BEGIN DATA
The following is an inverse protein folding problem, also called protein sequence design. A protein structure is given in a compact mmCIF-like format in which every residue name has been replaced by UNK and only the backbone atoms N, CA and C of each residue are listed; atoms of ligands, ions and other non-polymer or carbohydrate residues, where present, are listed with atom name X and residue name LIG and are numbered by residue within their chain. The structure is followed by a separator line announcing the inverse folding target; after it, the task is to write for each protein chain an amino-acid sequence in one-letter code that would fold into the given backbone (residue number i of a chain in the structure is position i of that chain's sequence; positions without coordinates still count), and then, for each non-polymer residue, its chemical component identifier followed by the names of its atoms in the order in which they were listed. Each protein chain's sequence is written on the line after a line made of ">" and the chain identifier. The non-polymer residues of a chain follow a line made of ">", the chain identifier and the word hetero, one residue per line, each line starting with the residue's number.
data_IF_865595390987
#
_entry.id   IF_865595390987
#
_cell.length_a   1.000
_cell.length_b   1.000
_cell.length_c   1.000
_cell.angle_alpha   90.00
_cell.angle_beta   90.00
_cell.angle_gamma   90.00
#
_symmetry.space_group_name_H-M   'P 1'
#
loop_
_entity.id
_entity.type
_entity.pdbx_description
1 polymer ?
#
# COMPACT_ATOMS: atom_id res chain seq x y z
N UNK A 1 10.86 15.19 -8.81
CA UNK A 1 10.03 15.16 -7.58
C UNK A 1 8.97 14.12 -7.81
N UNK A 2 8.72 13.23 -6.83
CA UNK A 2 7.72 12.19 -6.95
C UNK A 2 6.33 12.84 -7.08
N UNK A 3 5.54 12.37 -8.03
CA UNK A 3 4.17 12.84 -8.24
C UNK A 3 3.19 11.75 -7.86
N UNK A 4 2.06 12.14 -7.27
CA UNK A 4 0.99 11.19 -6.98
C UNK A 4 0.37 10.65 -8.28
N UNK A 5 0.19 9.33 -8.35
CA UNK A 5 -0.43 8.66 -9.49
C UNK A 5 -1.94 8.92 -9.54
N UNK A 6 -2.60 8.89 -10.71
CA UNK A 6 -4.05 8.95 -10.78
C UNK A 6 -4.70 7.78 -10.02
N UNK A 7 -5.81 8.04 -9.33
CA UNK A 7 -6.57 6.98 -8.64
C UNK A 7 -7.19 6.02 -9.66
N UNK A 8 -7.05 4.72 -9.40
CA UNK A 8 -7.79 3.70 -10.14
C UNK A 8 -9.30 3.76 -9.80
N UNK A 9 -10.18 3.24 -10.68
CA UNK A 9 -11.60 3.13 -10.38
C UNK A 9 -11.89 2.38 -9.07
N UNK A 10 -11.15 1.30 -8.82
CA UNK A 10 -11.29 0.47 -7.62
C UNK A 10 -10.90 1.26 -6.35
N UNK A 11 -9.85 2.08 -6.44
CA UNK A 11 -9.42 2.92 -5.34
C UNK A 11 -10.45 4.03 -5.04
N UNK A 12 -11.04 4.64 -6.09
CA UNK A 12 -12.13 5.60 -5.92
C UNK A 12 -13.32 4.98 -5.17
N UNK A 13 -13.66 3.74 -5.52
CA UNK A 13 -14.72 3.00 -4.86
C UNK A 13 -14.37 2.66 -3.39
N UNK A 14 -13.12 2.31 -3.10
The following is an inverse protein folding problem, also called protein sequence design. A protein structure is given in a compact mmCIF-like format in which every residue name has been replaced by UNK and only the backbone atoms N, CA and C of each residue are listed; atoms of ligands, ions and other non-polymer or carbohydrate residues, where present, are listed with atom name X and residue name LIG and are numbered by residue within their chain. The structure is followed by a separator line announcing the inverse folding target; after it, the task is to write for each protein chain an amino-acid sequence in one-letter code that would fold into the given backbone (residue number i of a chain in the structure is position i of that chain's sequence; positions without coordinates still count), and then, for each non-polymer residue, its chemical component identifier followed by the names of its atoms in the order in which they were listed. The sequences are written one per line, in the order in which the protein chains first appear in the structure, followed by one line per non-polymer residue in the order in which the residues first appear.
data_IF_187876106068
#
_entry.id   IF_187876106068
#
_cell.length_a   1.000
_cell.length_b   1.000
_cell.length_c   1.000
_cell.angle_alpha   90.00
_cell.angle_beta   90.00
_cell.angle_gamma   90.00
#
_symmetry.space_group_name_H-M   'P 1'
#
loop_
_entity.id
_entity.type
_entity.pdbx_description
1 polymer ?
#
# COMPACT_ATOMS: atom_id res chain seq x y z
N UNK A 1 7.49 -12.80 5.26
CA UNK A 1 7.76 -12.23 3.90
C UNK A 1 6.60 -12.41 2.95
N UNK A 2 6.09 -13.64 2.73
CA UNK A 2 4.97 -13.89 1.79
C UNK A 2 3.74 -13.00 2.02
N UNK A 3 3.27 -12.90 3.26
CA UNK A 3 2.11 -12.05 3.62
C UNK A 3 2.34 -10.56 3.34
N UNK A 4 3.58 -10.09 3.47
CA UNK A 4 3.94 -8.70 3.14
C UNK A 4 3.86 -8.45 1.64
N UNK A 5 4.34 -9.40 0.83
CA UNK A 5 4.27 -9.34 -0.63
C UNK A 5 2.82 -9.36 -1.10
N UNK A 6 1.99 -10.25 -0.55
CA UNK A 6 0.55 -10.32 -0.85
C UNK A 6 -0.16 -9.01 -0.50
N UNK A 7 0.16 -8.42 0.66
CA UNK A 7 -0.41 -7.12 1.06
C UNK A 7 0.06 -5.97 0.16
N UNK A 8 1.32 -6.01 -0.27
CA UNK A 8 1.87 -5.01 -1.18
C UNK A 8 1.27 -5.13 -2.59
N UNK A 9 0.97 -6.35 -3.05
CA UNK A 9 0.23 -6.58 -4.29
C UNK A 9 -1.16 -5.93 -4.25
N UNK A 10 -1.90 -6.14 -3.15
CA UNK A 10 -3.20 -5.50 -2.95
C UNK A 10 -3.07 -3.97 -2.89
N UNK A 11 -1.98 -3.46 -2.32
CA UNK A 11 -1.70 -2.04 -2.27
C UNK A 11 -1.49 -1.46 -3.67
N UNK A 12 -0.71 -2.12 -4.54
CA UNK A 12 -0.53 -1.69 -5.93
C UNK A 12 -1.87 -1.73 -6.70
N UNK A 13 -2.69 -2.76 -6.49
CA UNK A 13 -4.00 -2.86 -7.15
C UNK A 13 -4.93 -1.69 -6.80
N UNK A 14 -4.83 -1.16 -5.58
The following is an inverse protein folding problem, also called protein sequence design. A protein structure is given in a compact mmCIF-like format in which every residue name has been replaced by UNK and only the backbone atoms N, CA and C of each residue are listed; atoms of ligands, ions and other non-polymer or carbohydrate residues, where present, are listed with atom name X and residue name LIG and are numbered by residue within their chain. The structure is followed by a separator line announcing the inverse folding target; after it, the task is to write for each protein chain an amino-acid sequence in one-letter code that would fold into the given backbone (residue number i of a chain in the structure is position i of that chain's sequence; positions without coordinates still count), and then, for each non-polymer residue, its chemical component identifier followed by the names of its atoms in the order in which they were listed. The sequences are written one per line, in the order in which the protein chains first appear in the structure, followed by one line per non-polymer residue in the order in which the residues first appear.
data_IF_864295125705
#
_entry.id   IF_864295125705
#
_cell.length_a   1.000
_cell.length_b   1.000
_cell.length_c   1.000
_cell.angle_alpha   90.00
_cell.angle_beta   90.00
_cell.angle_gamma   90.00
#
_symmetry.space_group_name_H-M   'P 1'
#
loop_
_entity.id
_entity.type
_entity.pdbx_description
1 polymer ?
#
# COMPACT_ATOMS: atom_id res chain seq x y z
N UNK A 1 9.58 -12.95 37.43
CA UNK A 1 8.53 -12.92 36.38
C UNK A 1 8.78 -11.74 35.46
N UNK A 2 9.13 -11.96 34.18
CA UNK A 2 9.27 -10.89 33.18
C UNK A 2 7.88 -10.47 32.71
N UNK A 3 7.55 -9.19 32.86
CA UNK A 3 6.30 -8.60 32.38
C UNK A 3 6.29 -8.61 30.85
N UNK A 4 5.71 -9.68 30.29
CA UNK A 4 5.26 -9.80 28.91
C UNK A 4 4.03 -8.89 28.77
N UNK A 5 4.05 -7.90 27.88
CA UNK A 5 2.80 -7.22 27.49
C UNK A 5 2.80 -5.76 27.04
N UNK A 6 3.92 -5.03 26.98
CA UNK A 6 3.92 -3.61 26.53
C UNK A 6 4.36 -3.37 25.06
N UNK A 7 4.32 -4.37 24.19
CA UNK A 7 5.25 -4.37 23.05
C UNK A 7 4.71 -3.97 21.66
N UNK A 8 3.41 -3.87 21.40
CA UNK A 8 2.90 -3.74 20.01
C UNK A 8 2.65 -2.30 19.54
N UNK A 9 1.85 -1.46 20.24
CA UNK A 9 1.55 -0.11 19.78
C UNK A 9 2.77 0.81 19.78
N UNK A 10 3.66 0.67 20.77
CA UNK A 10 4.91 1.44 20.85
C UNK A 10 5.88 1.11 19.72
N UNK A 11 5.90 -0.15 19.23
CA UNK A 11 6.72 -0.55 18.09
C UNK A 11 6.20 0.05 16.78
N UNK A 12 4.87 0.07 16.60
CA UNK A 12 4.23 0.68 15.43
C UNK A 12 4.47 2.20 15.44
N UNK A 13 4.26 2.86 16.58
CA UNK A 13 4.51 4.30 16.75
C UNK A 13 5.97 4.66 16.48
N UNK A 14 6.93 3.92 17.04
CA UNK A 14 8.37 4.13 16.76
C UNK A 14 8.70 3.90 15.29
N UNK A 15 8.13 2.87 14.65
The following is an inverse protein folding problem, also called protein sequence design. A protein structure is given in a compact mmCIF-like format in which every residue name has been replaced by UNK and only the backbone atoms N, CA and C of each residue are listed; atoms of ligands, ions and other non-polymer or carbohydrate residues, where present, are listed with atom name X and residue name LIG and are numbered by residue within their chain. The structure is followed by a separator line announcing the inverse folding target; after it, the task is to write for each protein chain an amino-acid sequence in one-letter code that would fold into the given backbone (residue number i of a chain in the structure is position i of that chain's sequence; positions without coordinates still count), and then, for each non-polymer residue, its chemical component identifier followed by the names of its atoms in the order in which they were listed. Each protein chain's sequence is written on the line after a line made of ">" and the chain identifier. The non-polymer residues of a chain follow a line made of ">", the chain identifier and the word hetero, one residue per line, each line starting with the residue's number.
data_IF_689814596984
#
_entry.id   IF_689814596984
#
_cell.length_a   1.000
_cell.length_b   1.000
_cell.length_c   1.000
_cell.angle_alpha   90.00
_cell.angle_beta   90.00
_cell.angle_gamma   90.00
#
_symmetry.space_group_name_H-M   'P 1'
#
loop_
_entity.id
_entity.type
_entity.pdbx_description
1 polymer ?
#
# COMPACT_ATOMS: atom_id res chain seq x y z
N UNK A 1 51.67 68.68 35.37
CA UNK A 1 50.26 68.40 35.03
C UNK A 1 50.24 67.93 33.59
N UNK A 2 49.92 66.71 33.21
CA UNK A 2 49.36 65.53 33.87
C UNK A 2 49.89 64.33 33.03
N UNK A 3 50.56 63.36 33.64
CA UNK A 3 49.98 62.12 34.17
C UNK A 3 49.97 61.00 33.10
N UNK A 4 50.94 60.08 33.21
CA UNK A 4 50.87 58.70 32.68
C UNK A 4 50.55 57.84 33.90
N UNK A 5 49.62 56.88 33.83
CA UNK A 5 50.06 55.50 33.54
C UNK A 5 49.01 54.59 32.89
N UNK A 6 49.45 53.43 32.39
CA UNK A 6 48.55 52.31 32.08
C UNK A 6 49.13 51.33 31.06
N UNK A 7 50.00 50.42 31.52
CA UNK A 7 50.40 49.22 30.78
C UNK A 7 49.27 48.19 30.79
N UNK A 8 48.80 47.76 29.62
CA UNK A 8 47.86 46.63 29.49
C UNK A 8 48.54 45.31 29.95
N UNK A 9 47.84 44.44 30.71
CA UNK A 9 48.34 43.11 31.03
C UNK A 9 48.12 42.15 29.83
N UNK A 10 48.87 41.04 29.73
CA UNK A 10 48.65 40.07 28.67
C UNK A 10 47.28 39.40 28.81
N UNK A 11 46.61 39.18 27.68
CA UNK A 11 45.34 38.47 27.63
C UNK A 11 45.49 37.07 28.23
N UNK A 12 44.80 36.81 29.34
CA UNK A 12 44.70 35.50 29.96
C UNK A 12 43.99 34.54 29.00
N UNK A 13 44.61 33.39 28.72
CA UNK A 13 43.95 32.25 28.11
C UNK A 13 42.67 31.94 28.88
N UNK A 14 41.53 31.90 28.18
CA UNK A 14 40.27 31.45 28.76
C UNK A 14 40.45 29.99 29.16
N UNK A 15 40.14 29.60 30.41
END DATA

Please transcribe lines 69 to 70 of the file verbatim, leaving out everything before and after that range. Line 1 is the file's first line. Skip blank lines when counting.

_cell.length_c   1.000
_cell.angle_alpha   90.00